Harry Potter and the Goblet of Fire


Release date: Nov. 6, 2005

Based on: Harry Potter and the Goblet of Fire (2000 novel by J. K. Rowling)

Directed by: Mike Newell

Starring: Daniel Radcliffe, Rupert Grint, Emma Watson, Ralph Fiennes, Michael Gambon, Brendan Gleeson, Gary Oldman, Alan Rickman

Budget: $150 million

Box office: $896.9 million


Harry Potter finds himself in competition with three other students in a perilous tournament.

A great addition to the franchise, Harry Potter and the Goblet of Fire takes the darkness already put in place by its predecessors and allows it to thrive, apparent within the first scene where a random, unknown person is killed without ceremony. It’s a simple scene, yet it allows the audience to understand the consequences of what occurred at the end of the previous film. The dark tone only goes further from there, presenting a plot full of intrigue, mystery and more danger than ever before and culminates in a climax where an important, named character becomes the first of many to be killed in films to come.

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The story itself is good, beginning with a trip to the Wizarding World’s most talked about sporting event and going south not soon after when dark and forbidding omens are conjured. From there, Harry believes he’s going to have a somewhat normal year until it’s revealed that dark forces continue to be at work, conspiring to bring him to what they believe is his ultimate destiny. In his dealing with dragons, merfolk, and a magical maze along with Voldemort’s forces, the film gives a great progression of danger with decent moments of levity to allow for some well-needed breathing room.

There are also some fascinating new characters populating the film, including the year’s newest Defense Against the Dark Arts teacher who holds the reputation of being one of the greatest wizards in the modern world and carries a notable amount of expertise in many different fields. The character the audience is given is interesting, being more of an anti-hero, impressing into the idea of always being on their guard to the point of paranoia. The film does some intriguing things with this character, giving him a few odd quirks which end up being much more important to the overall story than they initially appear to be.

It may not be the best film in the series, but this is definitely one worth watching.



AFI Awards, USA

  • Special Award (The HARRY POTTER SERIES marks the final triumphant chapter of a landmark series)

Art Directors Guild Awards

  • Contribution to Cinematic Imagery Award

ASCAP Film and Television Music Awards

  • Top Box Office Films

BAFTA Awards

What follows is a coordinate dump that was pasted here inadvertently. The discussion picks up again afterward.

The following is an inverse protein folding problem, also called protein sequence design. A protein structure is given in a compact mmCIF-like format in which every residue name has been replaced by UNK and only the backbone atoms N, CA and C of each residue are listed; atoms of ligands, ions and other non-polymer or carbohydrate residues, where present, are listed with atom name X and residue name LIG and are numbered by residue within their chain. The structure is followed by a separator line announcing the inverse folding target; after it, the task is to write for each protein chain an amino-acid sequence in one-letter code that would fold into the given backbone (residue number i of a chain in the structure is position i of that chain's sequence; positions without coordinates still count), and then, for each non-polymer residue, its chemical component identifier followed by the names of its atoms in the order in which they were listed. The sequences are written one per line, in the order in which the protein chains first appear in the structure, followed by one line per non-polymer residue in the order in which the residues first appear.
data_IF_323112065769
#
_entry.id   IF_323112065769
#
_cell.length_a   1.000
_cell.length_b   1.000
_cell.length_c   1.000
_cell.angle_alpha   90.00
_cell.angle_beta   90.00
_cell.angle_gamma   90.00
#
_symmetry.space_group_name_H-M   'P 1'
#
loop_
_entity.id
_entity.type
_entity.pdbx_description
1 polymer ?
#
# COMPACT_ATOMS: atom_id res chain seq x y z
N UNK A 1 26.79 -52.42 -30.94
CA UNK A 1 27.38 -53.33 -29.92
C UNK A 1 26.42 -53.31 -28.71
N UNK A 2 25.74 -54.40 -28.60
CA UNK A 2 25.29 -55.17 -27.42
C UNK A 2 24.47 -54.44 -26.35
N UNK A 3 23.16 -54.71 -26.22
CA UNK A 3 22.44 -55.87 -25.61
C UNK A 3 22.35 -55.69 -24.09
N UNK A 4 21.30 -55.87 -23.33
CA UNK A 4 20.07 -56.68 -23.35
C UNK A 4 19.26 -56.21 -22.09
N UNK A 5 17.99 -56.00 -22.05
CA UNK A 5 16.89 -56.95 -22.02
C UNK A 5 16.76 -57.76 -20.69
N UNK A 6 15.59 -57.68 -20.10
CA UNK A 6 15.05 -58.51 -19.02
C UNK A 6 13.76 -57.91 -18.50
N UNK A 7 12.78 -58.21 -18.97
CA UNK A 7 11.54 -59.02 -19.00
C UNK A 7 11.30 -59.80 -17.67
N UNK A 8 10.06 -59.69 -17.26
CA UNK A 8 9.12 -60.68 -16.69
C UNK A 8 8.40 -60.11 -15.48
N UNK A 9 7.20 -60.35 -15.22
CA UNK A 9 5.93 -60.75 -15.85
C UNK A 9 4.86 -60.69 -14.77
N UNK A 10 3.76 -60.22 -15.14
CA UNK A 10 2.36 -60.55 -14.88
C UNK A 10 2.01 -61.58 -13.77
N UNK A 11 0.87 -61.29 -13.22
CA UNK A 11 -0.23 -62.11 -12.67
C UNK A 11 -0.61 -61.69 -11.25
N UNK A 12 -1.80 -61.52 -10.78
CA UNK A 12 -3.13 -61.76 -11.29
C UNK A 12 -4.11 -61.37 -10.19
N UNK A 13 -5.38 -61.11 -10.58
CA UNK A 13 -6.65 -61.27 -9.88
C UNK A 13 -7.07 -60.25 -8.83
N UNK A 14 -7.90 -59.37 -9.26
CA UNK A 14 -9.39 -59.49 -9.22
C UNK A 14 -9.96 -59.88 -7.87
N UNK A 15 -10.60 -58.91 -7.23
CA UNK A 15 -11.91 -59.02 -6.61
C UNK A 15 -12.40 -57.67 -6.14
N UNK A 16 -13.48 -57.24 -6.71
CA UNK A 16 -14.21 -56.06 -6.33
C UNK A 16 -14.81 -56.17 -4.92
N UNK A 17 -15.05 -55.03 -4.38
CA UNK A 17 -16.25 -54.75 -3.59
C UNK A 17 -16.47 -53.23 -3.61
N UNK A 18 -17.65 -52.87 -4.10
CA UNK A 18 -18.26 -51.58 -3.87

• Best Production Design

Empire Awards, UK

  • Special Award (The “Harry Potter” films for outstanding contribution to British cinema)

Golden Trailer Awards

  • Best Animation/Family

International Film Music Critics Awards

  • Best Original Score for a Fantasy/Science Fiction Film

Kids’ Choice Awards, USA – Blimp Awards

  • Favorite Movie

Las Vegas Film Critics Society Awards

  • Best Family Film

Motion Picture Sound Editors, USA – Golden Reel Awards

  • Best Sound Editing in Feature Film – Foreign

NRJ Ciné Awards

  • Top of the Box Office

Premio Berenice Awards

  • La Chioma di Berenice – Best Special Effects

Teen Choice Awards

  • Movies – Choice Drama


Academy Awards

  • Best Achievement in Art Direction

Academy of Science Fiction, Fantasy & Horror Films, USA – Saturn Awards

  • Best Fantasy Film

  • Best Performance by a Younger Actor (Daniel Radcliffe)

  • Best Director

  • Best Writing

  • Best Music

  • Best Costume

  • Best Make-Up

  • Best Special Effects

BAFTA Awards

  • Best Achievement in Special Visual Effects

  • Best Make Up/Hair

British Society of Cinematographers Awards

  • Best Cinematography Award

Broadcast Film Critics Association Awards

  • Favorite Film Franchise

  • Best Young Actor (Daniel Radcliffe)

  • Best Young Actress (Emma Watson)

  • Best Family Film (Live Action)

Empire Awards, UK

  • Best Sci-Fi/Fantasy

  • Best British Film

Gold Derby Awards

  • Visual Effects

Golden Schmoes Awards

  • Best Special Effects of the Year

Hugo Awards

  • Best Dramatic Presentation – Long Form

International Film Music Critics Awards

  • Film Score of the Year

Italian Online Movie Awards

  • Best Special Effects

Kids’ Choice Awards, Australia – Blimp Awards

  • Favorite Female Movie Star (Emma Watson)

London Critics Circle Film Awards

  • British Supporting Actor of the Year (Brendan Gleeson)

MTV Movie + TV Awards

  • Best On-Screen Team (Daniel Radcliffe, Emma Watson, & Rupert Grint)

  • Best Villain (Ralph Fiennes)

  • Best Hero (Daniel Radcliffe)

Online Film & Television Association – Film Awards

  • Best Youth Performance (Emma Watson)

  • Best Visual Effects

  • Best Titles Sequence

People’s Choice Awards, USA

  • Favorite Movie Fan Following (Potterheads)

Rondo Hatton Classic Horror Awards

  • Best Film

Satellite Awards

  • Best Youth DVD (Harry Potter: The Complete 8 Film Collection)

  • Best DVD Extras (For “Harry Potter Years 1-4”)

  • Outstanding Original Song (For the song “Magic Works.”)

  • Outstanding Costume Design

Visual Effects Society Awards

  • Outstanding Visual Effects in an Effects Driven Motion Picture

  • Outstanding Performance by an Animated Character in a Live Action Motion Picture (for “Dragon”)

  • Outstanding Created Environment in Live Action Motion Picture (For the Black Lake Environment)

  • Outstanding Models and Miniatures in a Motion Picture (For Hogwarts School)

  • Outstanding Compositing in a Motion Picture (for Voldemort’s nose)

World Soundtrack Awards

  • Best Original Song Written for Film (For the song “Magic Works.”)